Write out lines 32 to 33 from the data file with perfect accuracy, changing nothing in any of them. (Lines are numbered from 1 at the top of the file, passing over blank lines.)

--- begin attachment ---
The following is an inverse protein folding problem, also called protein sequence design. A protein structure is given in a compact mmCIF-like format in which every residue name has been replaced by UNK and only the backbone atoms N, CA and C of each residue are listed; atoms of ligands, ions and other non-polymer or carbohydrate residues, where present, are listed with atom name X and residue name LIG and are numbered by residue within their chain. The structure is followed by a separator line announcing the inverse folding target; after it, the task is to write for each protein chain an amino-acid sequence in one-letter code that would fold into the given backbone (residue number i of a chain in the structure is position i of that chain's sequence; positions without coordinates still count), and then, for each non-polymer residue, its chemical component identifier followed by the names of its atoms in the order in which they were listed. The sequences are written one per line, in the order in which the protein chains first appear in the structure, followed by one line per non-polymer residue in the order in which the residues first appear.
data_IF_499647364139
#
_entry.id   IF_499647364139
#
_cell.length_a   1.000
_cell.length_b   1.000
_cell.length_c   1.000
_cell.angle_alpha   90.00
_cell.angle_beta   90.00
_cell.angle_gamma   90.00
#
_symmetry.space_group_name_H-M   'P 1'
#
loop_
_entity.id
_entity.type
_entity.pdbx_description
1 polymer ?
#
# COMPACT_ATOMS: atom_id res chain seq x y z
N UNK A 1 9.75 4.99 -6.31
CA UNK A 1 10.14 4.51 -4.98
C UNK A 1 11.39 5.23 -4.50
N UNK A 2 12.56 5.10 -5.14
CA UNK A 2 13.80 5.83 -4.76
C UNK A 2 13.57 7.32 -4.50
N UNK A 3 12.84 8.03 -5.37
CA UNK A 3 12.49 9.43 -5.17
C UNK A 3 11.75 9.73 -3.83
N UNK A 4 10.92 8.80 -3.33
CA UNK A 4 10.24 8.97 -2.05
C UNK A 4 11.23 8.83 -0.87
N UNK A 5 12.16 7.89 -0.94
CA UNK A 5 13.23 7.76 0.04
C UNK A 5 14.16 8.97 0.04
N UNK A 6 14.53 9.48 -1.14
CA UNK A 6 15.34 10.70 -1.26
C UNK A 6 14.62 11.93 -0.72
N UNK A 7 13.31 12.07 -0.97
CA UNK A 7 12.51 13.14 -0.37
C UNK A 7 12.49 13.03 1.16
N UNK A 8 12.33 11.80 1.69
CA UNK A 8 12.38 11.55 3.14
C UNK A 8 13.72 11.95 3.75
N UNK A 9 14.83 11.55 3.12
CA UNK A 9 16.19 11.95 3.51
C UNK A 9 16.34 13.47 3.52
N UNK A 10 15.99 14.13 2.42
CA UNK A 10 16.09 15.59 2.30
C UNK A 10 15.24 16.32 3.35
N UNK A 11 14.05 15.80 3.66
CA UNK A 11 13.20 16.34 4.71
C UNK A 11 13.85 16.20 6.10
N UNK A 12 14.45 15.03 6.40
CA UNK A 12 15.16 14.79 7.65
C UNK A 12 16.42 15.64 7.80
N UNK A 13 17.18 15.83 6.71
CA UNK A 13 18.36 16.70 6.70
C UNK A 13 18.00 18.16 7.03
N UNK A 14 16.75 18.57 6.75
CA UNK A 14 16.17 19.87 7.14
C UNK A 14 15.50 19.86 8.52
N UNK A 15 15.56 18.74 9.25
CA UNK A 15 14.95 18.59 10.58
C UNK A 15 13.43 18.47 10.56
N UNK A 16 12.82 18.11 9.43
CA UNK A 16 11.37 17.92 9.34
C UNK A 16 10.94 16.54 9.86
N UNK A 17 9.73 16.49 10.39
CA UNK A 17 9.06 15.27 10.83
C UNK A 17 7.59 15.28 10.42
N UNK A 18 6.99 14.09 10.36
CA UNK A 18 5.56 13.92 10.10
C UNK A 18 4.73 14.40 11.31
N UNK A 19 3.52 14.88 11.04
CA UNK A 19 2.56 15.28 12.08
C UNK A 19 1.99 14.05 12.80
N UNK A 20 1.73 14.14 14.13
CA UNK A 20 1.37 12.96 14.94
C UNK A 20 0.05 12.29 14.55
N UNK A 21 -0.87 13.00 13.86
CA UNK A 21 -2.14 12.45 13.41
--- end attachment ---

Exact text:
CA UNK A 4 10.24 8.97 -2.05
C UNK A 4 11.23 8.83 -0.87